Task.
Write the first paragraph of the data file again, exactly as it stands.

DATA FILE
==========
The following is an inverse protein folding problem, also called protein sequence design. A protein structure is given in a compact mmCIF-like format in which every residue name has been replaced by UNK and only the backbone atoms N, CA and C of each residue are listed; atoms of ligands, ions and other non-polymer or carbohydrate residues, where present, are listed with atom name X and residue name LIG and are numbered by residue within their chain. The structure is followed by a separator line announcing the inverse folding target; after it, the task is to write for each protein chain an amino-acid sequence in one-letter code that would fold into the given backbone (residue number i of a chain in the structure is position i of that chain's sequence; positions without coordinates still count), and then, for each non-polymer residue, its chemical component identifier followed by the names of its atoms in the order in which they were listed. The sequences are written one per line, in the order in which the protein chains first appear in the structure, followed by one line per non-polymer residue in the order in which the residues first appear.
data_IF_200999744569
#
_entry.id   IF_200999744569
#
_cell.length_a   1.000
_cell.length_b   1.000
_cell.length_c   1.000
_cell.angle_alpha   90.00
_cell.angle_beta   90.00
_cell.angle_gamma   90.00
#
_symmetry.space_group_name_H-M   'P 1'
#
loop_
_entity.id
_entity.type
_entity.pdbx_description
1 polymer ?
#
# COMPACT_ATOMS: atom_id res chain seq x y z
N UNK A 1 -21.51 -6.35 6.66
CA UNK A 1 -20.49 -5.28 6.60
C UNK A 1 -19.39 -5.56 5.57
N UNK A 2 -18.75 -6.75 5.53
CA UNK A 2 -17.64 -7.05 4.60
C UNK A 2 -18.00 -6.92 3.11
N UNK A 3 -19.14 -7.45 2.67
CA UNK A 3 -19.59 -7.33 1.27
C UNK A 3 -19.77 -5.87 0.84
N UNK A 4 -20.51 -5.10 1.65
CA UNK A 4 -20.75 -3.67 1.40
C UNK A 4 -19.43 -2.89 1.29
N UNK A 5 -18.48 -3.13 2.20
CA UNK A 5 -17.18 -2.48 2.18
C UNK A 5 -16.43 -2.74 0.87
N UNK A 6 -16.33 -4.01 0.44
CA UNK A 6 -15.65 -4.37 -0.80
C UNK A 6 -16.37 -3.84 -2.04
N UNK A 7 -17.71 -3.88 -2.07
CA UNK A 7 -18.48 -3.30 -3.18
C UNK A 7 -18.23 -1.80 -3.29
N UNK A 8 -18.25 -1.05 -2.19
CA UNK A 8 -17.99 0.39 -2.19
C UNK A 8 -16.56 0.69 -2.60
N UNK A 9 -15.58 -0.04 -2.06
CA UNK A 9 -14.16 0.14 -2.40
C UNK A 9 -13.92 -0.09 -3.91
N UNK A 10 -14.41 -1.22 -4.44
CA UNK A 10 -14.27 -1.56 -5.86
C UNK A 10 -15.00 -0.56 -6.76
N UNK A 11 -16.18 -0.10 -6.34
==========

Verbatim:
The following is an inverse protein folding problem, also called protein sequence design. A protein structure is given in a compact mmCIF-like format in which every residue name has been replaced by UNK and only the backbone atoms N, CA and C of each residue are listed; atoms of ligands, ions and other non-polymer or carbohydrate residues, where present, are listed with atom name X and residue name LIG and are numbered by residue within their chain. The structure is followed by a separator line announcing the inverse folding target; after it, the task is to write for each protein chain an amino-acid sequence in one-letter code that would fold into the given backbone (residue number i of a chain in the structure is position i of that chain's sequence; positions without coordinates still count), and then, for each non-polymer residue, its chemical component identifier followed by the names of its atoms in the order in which they were listed. The sequences are written one per line, in the order in which the protein chains first appear in the structure, followed by one line per non-polymer residue in the order in which the residues first appear.